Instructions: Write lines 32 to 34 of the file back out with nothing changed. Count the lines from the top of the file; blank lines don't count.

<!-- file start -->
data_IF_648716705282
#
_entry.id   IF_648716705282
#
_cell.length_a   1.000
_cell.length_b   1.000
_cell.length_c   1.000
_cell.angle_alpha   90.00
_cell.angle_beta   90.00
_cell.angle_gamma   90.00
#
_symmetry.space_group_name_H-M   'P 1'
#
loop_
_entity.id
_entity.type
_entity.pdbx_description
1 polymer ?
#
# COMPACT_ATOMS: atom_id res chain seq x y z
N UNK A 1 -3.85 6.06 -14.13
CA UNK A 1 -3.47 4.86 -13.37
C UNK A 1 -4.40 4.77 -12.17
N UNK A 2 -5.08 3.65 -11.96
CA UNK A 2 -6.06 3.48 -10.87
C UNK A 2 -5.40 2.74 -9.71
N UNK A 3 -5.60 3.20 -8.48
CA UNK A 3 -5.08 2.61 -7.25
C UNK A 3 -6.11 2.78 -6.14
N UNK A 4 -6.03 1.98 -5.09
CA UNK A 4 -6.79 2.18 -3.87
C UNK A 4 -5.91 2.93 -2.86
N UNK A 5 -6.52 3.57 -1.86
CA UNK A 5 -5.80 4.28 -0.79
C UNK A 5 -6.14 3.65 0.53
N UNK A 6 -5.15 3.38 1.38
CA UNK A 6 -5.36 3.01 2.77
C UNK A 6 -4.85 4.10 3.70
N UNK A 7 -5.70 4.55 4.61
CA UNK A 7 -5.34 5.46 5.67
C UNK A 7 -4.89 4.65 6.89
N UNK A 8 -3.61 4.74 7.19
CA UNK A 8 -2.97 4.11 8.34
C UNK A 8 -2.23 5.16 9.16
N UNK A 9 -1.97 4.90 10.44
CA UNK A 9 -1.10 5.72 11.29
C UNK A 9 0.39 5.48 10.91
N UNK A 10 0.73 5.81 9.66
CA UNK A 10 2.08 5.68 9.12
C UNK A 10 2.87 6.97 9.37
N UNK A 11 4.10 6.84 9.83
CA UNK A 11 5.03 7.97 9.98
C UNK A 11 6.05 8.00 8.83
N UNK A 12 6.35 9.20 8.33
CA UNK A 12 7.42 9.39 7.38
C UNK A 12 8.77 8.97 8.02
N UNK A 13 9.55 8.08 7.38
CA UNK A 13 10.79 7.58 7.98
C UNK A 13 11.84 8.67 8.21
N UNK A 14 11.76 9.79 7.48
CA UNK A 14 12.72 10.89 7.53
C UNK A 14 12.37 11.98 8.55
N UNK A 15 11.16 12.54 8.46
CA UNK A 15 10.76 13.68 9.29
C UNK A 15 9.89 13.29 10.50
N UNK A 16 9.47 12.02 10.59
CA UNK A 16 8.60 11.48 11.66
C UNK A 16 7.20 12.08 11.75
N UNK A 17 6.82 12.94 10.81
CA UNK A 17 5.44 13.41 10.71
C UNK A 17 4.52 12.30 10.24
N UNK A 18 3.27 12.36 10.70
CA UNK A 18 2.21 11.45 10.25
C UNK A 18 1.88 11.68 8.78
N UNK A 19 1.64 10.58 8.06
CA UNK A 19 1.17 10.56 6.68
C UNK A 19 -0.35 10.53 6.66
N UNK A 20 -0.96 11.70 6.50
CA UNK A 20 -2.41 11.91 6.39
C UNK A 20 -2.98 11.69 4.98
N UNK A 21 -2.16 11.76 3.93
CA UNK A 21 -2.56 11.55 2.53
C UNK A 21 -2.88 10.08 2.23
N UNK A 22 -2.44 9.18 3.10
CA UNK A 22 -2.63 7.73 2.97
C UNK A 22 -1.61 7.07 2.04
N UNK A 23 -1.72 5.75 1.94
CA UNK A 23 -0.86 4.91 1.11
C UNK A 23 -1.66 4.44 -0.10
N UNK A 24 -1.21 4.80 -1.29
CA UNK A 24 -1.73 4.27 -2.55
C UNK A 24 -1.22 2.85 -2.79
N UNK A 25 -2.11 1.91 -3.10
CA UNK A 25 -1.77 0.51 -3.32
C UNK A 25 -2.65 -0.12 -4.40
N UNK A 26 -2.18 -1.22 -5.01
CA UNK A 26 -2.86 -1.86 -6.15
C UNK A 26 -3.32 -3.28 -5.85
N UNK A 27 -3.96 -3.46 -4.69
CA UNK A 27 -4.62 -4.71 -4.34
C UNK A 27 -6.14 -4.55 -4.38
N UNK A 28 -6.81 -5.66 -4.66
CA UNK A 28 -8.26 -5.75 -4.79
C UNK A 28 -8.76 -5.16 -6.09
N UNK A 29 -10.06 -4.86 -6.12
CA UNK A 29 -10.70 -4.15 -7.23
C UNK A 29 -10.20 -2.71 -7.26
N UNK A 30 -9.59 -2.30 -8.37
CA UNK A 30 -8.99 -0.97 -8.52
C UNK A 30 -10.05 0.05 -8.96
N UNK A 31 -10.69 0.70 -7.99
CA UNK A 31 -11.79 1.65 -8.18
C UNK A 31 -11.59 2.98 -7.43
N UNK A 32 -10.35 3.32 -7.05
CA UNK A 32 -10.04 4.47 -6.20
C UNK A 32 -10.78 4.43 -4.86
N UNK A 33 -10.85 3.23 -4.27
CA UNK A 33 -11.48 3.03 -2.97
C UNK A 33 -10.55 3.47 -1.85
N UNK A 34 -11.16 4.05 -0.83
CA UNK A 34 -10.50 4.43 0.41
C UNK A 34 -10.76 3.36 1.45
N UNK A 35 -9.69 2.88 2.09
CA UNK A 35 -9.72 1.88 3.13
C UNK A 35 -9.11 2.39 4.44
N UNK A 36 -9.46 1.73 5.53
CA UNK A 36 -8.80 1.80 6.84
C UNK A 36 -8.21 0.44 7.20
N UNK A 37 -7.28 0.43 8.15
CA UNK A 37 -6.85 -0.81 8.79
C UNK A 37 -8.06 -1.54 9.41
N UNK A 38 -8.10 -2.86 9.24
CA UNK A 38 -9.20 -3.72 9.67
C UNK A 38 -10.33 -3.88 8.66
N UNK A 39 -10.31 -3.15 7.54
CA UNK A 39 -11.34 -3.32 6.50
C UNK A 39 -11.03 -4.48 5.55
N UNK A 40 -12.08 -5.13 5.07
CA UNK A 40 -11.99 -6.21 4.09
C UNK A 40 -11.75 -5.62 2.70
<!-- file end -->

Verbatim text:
C UNK A 4 -5.91 2.93 -2.86
N UNK A 5 -6.52 3.57 -1.86
CA UNK A 5 -5.80 4.28 -0.79